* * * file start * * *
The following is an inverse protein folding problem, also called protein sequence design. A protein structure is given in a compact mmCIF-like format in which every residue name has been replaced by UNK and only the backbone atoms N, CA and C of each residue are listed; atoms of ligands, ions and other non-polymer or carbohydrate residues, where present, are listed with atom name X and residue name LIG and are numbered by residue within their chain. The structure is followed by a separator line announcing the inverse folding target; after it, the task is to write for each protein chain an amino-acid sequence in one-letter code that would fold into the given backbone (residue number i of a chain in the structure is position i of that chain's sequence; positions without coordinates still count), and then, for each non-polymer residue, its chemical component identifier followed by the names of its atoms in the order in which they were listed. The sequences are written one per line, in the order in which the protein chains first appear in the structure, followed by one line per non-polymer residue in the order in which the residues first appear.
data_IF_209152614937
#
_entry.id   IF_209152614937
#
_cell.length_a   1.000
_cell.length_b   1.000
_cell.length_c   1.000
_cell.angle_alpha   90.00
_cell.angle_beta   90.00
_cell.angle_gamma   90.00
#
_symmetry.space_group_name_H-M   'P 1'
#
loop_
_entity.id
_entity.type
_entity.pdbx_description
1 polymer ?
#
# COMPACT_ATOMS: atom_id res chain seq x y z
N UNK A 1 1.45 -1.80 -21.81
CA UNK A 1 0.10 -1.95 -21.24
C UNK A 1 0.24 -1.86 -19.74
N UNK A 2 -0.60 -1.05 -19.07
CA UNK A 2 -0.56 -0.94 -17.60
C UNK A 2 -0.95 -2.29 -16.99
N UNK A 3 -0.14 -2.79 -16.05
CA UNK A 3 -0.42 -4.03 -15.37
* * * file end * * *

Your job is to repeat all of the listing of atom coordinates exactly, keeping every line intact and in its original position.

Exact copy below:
The following is an inverse protein folding problem, also called protein sequence design. A protein structure is given in a compact mmCIF-like format in which every residue name has been replaced by UNK and only the backbone atoms N, CA and C of each residue are listed; atoms of ligands, ions and other non-polymer or carbohydrate residues, where present, are listed with atom name X and residue name LIG and are numbered by residue within their chain. The structure is followed by a separator line announcing the inverse folding target; after it, the task is to write for each protein chain an amino-acid sequence in one-letter code that would fold into the given backbone (residue number i of a chain in the structure is position i of that chain's sequence; positions without coordinates still count), and then, for each non-polymer residue, its chemical component identifier followed by the names of its atoms in the order in which they were listed. The sequences are written one per line, in the order in which the protein chains first appear in the structure, followed by one line per non-polymer residue in the order in which the residues first appear.
data_IF_209152614937
#
_entry.id   IF_209152614937
#
_cell.length_a   1.000
_cell.length_b   1.000
_cell.length_c   1.000
_cell.angle_alpha   90.00
_cell.angle_beta   90.00
_cell.angle_gamma   90.00
#
_symmetry.space_group_name_H-M   'P 1'
#
loop_
_entity.id
_entity.type
_entity.pdbx_description
1 polymer ?
#
# COMPACT_ATOMS: atom_id res chain seq x y z
N UNK A 1 1.45 -1.80 -21.81
CA UNK A 1 0.10 -1.95 -21.24
C UNK A 1 0.24 -1.86 -19.74
N UNK A 2 -0.60 -1.05 -19.07
CA UNK A 2 -0.56 -0.94 -17.60
C UNK A 2 -0.95 -2.29 -16.99
N UNK A 3 -0.14 -2.79 -16.05
CA UNK A 3 -0.42 -4.03 -15.37